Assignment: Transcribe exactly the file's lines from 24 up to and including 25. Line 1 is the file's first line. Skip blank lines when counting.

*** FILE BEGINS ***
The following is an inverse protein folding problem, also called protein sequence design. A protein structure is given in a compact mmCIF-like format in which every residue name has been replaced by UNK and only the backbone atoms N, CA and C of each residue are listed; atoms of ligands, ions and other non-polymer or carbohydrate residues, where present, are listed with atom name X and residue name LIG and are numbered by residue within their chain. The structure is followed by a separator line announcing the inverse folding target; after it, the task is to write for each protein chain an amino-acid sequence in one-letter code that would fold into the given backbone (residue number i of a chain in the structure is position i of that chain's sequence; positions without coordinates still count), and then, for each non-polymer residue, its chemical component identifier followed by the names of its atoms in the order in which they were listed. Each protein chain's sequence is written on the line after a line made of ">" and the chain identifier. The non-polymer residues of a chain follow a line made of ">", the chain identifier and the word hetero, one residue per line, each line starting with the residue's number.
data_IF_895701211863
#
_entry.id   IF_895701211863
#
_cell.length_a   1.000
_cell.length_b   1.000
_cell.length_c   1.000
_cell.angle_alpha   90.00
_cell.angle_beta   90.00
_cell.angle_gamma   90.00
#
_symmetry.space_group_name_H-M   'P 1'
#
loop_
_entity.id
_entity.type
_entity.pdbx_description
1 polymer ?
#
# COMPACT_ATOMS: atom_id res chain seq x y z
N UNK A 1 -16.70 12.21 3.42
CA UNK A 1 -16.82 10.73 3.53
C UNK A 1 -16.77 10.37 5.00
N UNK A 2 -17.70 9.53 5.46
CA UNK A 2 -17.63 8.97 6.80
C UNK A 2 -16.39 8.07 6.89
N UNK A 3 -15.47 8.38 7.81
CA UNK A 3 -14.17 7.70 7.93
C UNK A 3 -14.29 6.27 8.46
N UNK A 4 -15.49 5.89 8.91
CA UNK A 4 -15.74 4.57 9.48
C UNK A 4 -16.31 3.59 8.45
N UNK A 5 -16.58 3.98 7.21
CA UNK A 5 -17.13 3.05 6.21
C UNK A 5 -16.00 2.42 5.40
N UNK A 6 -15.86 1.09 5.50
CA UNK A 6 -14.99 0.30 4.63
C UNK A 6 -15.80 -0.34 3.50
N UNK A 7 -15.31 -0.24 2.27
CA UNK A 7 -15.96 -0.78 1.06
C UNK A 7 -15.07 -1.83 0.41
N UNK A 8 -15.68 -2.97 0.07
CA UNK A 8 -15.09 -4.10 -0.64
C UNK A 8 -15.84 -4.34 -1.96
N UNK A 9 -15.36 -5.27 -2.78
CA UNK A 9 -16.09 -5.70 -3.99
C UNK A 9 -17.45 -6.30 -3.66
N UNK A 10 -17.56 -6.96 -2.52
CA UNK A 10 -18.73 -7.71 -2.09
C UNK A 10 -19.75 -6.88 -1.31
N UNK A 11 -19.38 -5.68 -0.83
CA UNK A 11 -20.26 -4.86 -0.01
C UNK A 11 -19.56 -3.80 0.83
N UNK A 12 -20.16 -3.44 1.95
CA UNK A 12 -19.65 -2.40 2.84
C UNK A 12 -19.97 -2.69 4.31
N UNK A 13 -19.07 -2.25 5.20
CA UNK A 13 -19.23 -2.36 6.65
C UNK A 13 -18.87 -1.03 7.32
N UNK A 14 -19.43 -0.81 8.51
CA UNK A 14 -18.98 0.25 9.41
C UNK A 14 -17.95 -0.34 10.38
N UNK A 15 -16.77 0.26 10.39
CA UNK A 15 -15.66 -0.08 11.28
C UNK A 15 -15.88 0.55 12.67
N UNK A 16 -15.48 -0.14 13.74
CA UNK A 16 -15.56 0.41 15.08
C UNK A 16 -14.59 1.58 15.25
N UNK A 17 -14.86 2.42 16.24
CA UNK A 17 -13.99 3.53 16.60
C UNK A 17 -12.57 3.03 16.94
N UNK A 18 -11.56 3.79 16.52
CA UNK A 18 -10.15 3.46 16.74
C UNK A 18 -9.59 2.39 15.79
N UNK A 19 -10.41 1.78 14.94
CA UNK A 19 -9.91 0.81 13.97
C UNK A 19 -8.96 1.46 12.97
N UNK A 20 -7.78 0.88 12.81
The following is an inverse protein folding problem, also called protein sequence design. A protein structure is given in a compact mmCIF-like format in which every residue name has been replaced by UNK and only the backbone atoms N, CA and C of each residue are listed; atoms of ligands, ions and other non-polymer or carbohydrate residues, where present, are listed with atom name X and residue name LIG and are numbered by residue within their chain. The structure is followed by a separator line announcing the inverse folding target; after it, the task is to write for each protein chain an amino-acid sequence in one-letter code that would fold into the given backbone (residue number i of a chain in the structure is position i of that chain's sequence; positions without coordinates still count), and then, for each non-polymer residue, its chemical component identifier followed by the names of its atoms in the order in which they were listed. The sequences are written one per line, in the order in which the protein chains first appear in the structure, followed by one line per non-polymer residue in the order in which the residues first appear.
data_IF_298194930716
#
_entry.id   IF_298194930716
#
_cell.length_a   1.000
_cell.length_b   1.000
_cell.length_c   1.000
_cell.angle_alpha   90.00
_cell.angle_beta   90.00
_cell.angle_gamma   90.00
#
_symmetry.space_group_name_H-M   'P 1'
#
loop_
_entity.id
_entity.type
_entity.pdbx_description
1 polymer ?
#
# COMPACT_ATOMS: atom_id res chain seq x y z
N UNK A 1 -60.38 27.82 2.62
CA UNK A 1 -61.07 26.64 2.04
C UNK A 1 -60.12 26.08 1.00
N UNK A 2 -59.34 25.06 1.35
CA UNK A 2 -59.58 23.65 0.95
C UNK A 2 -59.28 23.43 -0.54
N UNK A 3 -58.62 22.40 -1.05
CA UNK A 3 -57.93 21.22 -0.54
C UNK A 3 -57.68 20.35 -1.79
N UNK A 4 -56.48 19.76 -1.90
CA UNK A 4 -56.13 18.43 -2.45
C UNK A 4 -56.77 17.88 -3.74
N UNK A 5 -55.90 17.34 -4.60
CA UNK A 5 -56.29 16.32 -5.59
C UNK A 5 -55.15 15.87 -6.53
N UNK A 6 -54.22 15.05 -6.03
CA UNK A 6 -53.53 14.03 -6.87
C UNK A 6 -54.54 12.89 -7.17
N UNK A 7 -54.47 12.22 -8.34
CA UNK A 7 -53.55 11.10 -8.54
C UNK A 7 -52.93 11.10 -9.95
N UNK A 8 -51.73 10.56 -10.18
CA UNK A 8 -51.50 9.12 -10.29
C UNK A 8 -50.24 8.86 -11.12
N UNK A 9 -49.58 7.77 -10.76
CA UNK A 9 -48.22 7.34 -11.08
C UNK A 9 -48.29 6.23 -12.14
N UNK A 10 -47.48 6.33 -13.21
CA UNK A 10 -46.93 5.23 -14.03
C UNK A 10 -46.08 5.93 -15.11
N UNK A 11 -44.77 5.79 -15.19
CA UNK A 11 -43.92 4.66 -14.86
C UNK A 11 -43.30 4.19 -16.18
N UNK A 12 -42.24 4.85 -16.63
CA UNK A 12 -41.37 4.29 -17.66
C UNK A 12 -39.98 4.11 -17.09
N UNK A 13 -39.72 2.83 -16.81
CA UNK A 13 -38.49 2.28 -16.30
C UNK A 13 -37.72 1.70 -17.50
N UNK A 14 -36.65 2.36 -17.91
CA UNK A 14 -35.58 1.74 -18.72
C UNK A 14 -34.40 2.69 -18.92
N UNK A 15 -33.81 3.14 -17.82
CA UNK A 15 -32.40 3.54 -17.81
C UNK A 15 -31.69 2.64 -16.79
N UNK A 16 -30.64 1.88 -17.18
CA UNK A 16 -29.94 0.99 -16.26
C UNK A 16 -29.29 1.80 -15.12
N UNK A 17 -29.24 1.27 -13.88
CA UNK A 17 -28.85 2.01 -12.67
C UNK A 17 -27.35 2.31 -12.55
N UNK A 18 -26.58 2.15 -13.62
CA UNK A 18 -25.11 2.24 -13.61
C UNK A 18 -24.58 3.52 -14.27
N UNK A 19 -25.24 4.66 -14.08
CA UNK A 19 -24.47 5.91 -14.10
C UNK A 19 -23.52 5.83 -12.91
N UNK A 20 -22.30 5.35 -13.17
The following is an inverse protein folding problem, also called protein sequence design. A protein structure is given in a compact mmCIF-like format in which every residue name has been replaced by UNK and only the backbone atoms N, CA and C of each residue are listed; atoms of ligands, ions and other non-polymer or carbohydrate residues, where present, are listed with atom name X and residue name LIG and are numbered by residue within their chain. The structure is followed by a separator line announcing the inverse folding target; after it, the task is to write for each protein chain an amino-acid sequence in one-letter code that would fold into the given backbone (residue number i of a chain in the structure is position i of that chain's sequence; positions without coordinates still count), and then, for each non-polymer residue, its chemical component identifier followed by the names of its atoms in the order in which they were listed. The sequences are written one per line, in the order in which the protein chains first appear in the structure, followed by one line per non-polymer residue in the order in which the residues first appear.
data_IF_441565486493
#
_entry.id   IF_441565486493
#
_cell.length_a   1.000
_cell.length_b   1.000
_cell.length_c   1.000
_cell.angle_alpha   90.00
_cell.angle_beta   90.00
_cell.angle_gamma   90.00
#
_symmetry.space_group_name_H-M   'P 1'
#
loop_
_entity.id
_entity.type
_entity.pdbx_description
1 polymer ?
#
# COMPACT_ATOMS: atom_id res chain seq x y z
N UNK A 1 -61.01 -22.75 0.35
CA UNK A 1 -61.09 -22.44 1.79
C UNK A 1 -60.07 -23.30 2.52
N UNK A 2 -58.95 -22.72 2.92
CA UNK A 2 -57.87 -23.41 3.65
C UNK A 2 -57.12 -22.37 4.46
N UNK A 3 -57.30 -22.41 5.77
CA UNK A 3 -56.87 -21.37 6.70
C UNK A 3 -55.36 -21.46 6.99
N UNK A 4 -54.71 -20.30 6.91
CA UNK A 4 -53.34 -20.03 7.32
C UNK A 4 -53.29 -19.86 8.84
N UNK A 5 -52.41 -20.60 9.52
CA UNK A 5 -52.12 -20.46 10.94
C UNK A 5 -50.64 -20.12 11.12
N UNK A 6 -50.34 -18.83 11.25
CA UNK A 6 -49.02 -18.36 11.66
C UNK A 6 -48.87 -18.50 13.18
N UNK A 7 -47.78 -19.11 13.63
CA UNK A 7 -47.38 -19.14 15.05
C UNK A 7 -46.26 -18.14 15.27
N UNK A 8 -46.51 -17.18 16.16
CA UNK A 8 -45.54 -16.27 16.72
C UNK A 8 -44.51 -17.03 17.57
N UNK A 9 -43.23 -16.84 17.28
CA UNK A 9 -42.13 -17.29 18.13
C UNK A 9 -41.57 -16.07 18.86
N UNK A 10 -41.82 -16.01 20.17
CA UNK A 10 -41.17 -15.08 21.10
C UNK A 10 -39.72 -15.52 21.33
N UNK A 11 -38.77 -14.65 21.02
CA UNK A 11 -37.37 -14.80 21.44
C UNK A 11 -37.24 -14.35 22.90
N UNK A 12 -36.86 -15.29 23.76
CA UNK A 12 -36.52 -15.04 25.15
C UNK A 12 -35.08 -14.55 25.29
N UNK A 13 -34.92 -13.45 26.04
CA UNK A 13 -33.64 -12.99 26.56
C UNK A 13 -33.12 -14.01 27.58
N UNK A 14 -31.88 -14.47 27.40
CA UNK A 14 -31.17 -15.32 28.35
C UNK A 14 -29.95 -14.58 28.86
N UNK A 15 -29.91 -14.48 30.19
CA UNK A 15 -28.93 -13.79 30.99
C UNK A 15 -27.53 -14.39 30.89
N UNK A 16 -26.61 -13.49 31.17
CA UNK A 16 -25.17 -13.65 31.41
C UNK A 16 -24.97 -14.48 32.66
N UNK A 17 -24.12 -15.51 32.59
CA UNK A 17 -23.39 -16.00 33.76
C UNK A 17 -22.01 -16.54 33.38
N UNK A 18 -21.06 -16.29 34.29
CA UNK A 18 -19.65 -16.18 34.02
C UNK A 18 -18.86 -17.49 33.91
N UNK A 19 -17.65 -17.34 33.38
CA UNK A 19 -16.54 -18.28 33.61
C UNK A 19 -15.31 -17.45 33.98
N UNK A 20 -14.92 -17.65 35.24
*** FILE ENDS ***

C UNK A 1 -16.77 10.37 5.00
N UNK A 2 -17.70 9.53 5.46